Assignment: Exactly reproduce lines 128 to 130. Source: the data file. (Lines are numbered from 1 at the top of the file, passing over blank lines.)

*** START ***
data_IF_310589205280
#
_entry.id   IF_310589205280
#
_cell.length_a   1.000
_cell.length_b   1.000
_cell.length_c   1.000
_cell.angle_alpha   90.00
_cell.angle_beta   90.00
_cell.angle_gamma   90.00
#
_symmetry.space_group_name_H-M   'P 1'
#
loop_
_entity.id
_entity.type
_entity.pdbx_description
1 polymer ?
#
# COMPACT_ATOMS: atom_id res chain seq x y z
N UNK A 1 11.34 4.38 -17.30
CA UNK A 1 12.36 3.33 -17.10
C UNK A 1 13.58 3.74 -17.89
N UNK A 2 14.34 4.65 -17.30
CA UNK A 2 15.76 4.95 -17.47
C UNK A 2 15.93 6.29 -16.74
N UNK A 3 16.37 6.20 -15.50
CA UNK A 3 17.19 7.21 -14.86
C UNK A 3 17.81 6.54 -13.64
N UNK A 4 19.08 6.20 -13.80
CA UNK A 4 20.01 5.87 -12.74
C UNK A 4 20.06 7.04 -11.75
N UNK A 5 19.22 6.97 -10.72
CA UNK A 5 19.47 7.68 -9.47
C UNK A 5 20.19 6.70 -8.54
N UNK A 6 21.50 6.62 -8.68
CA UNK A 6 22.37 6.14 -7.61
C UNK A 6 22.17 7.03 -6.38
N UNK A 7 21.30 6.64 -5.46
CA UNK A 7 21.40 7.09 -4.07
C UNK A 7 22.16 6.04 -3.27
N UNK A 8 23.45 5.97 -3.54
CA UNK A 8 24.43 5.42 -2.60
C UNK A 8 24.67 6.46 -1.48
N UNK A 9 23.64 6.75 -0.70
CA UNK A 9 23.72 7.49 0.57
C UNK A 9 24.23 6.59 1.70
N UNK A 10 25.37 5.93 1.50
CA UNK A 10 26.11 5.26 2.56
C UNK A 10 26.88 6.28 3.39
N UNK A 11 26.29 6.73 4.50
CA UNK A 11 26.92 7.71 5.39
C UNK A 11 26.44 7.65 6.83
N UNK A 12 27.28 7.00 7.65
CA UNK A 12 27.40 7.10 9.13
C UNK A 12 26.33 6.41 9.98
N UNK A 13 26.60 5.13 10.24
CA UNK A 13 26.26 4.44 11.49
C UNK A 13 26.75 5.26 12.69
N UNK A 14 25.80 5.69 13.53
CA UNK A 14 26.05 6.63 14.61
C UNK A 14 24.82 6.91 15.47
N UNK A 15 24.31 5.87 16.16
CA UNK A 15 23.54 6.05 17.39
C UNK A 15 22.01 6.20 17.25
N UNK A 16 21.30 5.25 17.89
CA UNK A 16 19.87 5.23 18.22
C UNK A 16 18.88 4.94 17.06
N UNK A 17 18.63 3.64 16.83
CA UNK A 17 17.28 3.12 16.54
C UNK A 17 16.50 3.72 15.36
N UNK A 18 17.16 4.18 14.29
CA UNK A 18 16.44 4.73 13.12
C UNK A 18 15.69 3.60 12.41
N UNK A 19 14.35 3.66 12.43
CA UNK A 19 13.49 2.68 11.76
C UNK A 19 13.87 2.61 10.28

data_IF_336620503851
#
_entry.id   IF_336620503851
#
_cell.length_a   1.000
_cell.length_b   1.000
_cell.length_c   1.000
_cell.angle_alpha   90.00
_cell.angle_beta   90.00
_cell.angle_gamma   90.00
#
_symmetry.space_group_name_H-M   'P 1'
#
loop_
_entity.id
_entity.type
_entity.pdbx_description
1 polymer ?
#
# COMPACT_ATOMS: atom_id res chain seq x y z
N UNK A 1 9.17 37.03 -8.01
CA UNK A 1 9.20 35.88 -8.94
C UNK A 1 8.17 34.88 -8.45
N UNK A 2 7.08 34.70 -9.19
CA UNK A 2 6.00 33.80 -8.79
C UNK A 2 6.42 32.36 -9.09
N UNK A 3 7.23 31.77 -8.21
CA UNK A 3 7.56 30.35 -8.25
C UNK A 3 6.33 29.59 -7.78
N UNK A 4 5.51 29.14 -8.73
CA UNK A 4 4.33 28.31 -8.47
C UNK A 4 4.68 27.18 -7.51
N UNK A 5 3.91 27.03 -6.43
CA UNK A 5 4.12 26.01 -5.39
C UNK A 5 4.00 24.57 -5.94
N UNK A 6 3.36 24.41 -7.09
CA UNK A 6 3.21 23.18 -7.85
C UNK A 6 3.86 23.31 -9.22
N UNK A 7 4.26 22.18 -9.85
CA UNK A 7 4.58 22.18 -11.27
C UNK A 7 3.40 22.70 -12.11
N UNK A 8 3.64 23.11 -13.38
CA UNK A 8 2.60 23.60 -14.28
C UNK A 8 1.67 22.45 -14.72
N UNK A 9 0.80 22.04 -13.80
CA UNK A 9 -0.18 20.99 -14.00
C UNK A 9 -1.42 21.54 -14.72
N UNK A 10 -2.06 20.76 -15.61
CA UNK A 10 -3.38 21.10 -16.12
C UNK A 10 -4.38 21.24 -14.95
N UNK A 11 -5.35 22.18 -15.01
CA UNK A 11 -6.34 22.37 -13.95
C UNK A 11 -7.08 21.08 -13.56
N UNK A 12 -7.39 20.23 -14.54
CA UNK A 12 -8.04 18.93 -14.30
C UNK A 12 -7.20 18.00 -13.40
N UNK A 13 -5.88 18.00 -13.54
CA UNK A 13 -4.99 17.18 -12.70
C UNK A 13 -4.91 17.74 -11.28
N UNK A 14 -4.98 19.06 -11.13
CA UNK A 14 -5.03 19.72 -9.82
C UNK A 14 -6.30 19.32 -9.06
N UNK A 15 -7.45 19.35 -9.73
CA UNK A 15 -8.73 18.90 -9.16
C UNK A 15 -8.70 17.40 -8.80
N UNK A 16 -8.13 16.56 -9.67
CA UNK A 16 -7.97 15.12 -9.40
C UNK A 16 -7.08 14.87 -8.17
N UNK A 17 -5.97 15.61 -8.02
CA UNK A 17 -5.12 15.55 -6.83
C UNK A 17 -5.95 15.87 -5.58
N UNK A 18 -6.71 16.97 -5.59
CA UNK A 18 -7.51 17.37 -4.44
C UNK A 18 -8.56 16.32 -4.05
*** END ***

N UNK A 11 -5.35 22.18 -15.01
CA UNK A 11 -6.34 22.37 -13.95
C UNK A 11 -7.08 21.08 -13.56